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FedEx Converts 92 Delivery Trucks to Hybrids, Expanding Hybrid-Electric Fleet by 50%

21 July 2009

FedEx Corp. has added 92 hybrid-electric trucks to its delivery fleet by converting standard FedEx delivery trucks to hybrid-electric systems. The addition of the 92 trucks increases the FedEx fleet of hybrid-electric vehicles by more than 50%, from 172 to 264.

The hybrid conversions were produced in Charlotte, N.C. over the past six months. The converted hybrids were developed with Freightliner Custom Chassis Corporation (FCCC) and Eaton Corporation, which provided the hybrid-electric systems (earlier post). The standard FedEx trucks used in the retrofit program were 2000 or 2001 models with 300,000 to 500,000 miles driven.

An added benefit of the conversion program is that it not only reduces pollution but also extends the life of the vehicles, helping to eliminate waste production and creating a reduce-and-reuse program.

In converting the standard delivery vehicles, the powertrain equipment, including the engine, transmission, fuel tank and drive shaft, were replaced with a Cummins 6.7L ISB EPA 07 200-hp (149 kW) EGR diesel engine and Eaton hybrid-electric system, with Li-ion batteries for energy storage. (The baseline engine for earlier FedEx hybrids was a 5.9L, 6-cylinder, 175 hp Cummins ISB. Cummins increased the displacement of the ISB line to 6.7 liters for increased power, performance and productivity.)

The hybrid controller selects the most efficient mode of operation—diesel, electric or blended—depending upon current operating conditions and driver demand. Costs were reduced by utilizing the existing chassis and body.

The retrofitted hybrid trucks are projected to improve fuel economy by 44%, decrease particulate matter by 96% and reduce NOx emissions by 75% compared to the standard FedEx Express delivery truck. The 92 retrofitted hybrid vehicles will be placed into service in California, primarily in the Los Angeles, San Diego and San Francisco metropolitan areas.

FedEx and our suppliers have demonstrated that converted hybrids are a viable, lower-cost option compared to purchasing new hybrids. We now need government incentives to end a Catch-22 situation: Production volumes are low due to high cost, and costs will only come down with higher production volumes.

—John Formisano, vice president, Global Vehicles, FedEx Express

Formisano applauded the California government for continuing to provide incentive funding for hybrid truck purchases, which allowed FedEx to place its first hybrid truck into service in the state in 2004 and continue to add hybrids to its fleet during the past five years.

The FedEx hybrid-electric fleet has logged more than four million miles of revenue service since being introduced in 2004, reducing fuel use by 150,000 gallons and carbon dioxide emissions by 1,521 metric tons.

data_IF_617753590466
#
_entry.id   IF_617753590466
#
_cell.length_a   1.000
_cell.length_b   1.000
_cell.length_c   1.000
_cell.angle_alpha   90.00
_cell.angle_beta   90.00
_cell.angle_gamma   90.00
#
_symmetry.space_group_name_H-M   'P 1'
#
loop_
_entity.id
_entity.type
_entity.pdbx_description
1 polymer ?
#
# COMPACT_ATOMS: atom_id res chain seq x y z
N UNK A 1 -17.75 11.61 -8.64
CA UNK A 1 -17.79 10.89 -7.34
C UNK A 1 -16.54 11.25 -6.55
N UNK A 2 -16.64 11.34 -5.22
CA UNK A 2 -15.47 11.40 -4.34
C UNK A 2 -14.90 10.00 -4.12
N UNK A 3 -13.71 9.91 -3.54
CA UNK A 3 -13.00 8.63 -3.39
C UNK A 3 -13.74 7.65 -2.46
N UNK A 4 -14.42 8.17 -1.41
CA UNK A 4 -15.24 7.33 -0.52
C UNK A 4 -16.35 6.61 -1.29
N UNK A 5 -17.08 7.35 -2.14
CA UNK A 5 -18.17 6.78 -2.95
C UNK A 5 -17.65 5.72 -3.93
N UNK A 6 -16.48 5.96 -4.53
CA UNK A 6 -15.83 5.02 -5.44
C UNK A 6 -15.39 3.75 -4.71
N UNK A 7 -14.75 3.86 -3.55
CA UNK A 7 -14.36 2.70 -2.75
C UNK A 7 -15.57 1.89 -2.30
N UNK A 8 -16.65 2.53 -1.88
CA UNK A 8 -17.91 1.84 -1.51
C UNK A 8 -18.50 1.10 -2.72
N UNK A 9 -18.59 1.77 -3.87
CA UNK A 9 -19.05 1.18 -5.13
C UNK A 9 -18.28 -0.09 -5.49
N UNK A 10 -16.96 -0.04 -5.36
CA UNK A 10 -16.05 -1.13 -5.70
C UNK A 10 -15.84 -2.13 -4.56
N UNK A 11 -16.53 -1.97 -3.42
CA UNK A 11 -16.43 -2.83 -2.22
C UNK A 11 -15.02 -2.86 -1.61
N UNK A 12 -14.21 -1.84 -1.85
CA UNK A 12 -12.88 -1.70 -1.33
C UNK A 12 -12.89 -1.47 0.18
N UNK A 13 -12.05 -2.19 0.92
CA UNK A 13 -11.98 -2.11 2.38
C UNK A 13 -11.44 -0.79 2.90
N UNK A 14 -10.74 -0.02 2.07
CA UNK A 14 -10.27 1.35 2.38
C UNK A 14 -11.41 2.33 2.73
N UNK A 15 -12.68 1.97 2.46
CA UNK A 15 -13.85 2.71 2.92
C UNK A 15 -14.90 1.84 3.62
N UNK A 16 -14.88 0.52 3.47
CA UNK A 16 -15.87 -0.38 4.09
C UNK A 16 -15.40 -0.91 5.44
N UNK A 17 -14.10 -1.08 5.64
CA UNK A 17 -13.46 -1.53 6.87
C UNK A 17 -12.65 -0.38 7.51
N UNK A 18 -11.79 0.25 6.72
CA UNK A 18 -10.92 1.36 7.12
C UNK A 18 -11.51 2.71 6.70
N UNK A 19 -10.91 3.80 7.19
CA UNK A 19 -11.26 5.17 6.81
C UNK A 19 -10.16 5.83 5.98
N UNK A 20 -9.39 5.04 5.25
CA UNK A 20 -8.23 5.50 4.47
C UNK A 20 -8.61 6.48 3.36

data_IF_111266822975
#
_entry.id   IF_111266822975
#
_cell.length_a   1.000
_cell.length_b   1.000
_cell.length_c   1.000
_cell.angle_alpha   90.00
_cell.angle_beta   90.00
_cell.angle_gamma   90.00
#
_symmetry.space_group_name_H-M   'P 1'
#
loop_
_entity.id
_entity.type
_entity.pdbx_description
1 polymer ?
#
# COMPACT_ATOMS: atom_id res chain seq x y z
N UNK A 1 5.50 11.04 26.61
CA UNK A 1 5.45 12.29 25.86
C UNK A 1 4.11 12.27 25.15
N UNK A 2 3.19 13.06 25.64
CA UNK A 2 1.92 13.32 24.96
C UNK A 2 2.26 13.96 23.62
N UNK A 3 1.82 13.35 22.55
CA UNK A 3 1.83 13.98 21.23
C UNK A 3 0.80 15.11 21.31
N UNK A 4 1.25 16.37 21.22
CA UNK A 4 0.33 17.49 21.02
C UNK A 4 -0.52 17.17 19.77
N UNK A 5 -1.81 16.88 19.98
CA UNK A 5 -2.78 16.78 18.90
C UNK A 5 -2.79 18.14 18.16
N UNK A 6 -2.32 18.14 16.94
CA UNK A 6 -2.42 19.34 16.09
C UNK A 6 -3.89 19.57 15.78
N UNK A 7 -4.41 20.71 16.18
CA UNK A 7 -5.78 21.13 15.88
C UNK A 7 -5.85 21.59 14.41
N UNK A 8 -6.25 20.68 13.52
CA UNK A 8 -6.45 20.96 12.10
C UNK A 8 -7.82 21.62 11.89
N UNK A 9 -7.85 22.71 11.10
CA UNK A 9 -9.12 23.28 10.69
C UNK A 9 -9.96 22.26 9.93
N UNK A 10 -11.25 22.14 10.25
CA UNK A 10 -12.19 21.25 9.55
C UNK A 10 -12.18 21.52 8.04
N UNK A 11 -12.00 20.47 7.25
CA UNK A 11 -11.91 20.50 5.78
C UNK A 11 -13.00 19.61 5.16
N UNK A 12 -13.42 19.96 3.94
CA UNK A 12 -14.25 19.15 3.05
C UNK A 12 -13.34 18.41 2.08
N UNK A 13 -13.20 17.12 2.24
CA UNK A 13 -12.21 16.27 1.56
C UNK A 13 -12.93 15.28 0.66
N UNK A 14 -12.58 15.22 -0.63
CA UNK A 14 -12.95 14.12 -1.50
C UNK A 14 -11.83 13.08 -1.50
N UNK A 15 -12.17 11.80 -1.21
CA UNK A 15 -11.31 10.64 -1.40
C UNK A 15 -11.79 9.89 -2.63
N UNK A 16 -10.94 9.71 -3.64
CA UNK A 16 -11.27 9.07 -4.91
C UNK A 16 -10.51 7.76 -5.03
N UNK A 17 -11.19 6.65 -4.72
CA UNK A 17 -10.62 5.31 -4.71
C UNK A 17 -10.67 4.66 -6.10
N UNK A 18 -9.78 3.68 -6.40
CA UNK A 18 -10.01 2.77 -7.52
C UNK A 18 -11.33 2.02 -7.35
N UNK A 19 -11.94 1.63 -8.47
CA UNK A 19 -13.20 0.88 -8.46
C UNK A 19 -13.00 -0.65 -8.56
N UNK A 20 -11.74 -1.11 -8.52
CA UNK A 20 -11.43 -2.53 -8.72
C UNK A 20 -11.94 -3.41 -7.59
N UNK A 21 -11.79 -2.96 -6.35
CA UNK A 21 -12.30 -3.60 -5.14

In addition to the use of 264 hybrid vehicles in North America, Asia and Europe, FedEx has taken the following steps to increase vehicle fuel efficiency and reduce emissions in its fleet:

  • Since 2005, FedEx has been rebalancing its fleet with smaller, more fuel efficient sprinter vans and optimizing routes. As a result of these efforts, FedEx Express has saved 45 million gallons of fuel or 452,573 metric tons of carbon dioxide emissions.

  • FedEx Ground is testing hybrid hydraulic technology with Parker Hannifin Corporation and FCCC on a heavier-class vehicle (Class 6).

  • In London, FedEx operates liquid petroleum gas (LPG) sprinter vans, which reduce carbon dioxide emissions by 12 percent. FedEx will also use 10 zero-emission Modec electric delivery vehicles in the United Kingdom. FedEx Express has more than 320 LPG and electric-powered support units in use at the Roissy Charles de Gaulle hub in Paris and other operational facilities across Europe.

  • FedEx operates a large number of electric and alternative-fuel support vehicles worldwide, including more than 500 forklifts and 1,600 ground equipment units at airports.

  • Couriers in New York City and London’s West End deliver many of their packages on foot and bicycle.

July 21, 2009 in Conversions, Fleets, Hybrids | Permalink | Comments (1) | TrackBack (0)

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Comments

Conversions are very useful. An automobile was converted to hydraulic hybrid operation without any change in engine with a result of half the fuel consumption in standard tests. The hydraulic motor-pumps had electric valve control. The technology was sold to Bosch.

Now that GE is going to make ZEBRA type batteries, they will be more available to add cheaper, longer electric range.

Delivery Truck fleets are very suitable for using electricity or natural gas because they have more space and shorter ranges. Many small tanks can be fitted into unused space in trucks with little increase in weight over a larger single tank.

Natural gas, methane, can be fed into the intake air of diesel engines to reduce the need for diesel to a small percentage, but full diesel operation is always available when the methane runs out. Methane can be made quickly and cheaply from corn, starch, sugar and good or rotten potatoes or food.

Thanks to FedEX for their experiments. ..HG..

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